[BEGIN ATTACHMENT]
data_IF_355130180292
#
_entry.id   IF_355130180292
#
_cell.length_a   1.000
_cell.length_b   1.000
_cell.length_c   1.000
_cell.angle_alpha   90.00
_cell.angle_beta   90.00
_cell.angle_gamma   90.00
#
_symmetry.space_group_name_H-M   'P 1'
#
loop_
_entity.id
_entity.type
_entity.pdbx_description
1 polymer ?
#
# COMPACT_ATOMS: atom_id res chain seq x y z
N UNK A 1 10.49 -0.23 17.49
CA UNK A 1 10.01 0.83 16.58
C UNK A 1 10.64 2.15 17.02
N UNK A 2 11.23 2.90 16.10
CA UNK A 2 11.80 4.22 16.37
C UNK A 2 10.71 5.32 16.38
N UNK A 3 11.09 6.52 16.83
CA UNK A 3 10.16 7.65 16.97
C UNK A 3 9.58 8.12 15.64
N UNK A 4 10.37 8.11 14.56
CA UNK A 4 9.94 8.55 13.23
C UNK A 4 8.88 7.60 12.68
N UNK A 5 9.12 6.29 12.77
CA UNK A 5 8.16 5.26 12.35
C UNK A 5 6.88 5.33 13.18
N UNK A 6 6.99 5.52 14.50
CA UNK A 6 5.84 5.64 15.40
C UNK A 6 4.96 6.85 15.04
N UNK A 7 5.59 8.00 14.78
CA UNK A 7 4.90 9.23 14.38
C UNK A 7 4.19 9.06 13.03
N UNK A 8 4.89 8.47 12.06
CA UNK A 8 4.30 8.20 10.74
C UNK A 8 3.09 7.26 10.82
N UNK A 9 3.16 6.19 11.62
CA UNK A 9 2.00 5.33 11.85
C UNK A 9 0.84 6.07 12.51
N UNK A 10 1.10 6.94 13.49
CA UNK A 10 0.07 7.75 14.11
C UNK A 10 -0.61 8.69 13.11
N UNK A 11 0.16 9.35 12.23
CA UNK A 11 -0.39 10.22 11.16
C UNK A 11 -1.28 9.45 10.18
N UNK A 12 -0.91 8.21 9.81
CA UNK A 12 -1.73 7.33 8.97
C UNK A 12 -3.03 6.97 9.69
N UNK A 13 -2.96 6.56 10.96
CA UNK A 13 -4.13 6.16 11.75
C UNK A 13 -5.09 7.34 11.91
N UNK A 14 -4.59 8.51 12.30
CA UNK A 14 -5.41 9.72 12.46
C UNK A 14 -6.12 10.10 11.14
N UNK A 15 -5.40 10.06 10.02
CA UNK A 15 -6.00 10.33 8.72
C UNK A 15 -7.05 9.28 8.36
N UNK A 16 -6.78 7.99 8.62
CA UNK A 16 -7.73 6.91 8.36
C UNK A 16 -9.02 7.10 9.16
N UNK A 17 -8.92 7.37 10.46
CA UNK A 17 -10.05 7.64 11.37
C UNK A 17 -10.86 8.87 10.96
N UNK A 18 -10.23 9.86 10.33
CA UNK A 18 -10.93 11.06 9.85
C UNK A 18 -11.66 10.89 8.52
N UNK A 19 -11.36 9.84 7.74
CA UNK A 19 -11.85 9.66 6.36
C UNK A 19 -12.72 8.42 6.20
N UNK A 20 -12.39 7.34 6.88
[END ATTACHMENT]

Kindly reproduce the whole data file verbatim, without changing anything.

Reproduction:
data_IF_355130180292
#
_entry.id   IF_355130180292
#
_cell.length_a   1.000
_cell.length_b   1.000
_cell.length_c   1.000
_cell.angle_alpha   90.00
_cell.angle_beta   90.00
_cell.angle_gamma   90.00
#
_symmetry.space_group_name_H-M   'P 1'
#
loop_
_entity.id
_entity.type
_entity.pdbx_description
1 polymer ?
#
# COMPACT_ATOMS: atom_id res chain seq x y z
N UNK A 1 10.49 -0.23 17.49
CA UNK A 1 10.01 0.83 16.58
C UNK A 1 10.64 2.15 17.02
N UNK A 2 11.23 2.90 16.10
CA UNK A 2 11.80 4.22 16.37
C UNK A 2 10.71 5.32 16.38
N UNK A 3 11.09 6.52 16.83
CA UNK A 3 10.16 7.65 16.97
C UNK A 3 9.58 8.12 15.64
N UNK A 4 10.37 8.11 14.56
CA UNK A 4 9.94 8.55 13.23
C UNK A 4 8.88 7.60 12.68
N UNK A 5 9.12 6.29 12.77
CA UNK A 5 8.16 5.26 12.35
C UNK A 5 6.88 5.33 13.18
N UNK A 6 6.99 5.52 14.50
CA UNK A 6 5.84 5.64 15.40
C UNK A 6 4.96 6.85 15.04
N UNK A 7 5.59 8.00 14.78
CA UNK A 7 4.90 9.23 14.38
C UNK A 7 4.19 9.06 13.03
N UNK A 8 4.89 8.47 12.06
CA UNK A 8 4.30 8.20 10.74
C UNK A 8 3.09 7.26 10.82
N UNK A 9 3.16 6.19 11.62
CA UNK A 9 2.00 5.33 11.85
C UNK A 9 0.84 6.07 12.51
N UNK A 10 1.10 6.94 13.49
CA UNK A 10 0.07 7.75 14.11
C UNK A 10 -0.61 8.69 13.11
N UNK A 11 0.16 9.35 12.23
CA UNK A 11 -0.39 10.22 11.16
C UNK A 11 -1.28 9.45 10.18
N UNK A 12 -0.91 8.21 9.81
CA UNK A 12 -1.73 7.33 8.97
C UNK A 12 -3.03 6.97 9.69
N UNK A 13 -2.96 6.56 10.96
CA UNK A 13 -4.13 6.16 11.75
C UNK A 13 -5.09 7.34 11.91
N UNK A 14 -4.59 8.51 12.30
CA UNK A 14 -5.41 9.72 12.46
C UNK A 14 -6.12 10.10 11.14
N UNK A 15 -5.40 10.06 10.02
CA UNK A 15 -6.00 10.33 8.72
C UNK A 15 -7.05 9.28 8.36
N UNK A 16 -6.78 7.99 8.62
CA UNK A 16 -7.73 6.91 8.36
C UNK A 16 -9.02 7.10 9.16
N UNK A 17 -8.92 7.37 10.46
CA UNK A 17 -10.05 7.64 11.37
C UNK A 17 -10.86 8.87 10.96
N UNK A 18 -10.23 9.86 10.33
CA UNK A 18 -10.93 11.06 9.85
C UNK A 18 -11.66 10.89 8.52
N UNK A 19 -11.36 9.84 7.74
CA UNK A 19 -11.85 9.66 6.36
C UNK A 19 -12.72 8.42 6.20
N UNK A 20 -12.39 7.34 6.88